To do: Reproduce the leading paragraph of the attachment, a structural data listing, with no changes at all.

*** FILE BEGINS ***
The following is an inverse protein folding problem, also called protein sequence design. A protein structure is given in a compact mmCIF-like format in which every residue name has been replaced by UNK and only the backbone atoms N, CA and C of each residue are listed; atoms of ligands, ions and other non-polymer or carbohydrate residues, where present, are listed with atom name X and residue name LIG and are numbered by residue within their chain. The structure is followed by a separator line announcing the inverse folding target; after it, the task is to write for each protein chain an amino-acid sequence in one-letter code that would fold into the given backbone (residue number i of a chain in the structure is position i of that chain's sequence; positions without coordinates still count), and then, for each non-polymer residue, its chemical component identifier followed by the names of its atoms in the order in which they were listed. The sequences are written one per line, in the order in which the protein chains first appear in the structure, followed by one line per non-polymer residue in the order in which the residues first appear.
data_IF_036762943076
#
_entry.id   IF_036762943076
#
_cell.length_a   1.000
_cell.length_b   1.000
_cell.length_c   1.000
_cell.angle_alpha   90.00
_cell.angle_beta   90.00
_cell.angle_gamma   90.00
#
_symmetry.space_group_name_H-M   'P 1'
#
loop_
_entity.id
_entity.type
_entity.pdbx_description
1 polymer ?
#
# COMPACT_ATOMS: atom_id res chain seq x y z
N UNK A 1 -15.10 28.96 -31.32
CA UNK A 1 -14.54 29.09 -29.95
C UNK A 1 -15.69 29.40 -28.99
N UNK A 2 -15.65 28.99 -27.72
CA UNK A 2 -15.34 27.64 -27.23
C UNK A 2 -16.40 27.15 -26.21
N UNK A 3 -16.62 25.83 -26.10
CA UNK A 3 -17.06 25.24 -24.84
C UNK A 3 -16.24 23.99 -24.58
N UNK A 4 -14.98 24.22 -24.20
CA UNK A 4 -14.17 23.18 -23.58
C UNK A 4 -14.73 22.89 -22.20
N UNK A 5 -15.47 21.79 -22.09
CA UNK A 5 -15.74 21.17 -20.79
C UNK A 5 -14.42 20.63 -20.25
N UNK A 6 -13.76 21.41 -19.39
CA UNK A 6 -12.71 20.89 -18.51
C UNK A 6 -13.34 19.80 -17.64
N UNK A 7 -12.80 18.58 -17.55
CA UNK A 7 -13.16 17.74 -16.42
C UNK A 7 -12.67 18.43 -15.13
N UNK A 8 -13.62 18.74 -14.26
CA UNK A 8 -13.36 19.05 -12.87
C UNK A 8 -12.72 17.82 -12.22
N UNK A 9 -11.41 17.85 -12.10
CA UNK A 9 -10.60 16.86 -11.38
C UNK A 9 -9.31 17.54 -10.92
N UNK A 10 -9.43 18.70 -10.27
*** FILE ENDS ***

The following is an inverse protein folding problem, also called protein sequence design. A protein structure is given in a compact mmCIF-like format in which every residue name has been replaced by UNK and only the backbone atoms N, CA and C of each residue are listed; atoms of ligands, ions and other non-polymer or carbohydrate residues, where present, are listed with atom name X and residue name LIG and are numbered by residue within their chain. The structure is followed by a separator line announcing the inverse folding target; after it, the task is to write for each protein chain an amino-acid sequence in one-letter code that would fold into the given backbone (residue number i of a chain in the structure is position i of that chain's sequence; positions without coordinates still count), and then, for each non-polymer residue, its chemical component identifier followed by the names of its atoms in the order in which they were listed. The sequences are written one per line, in the order in which the protein chains first appear in the structure, followed by one line per non-polymer residue in the order in which the residues first appear.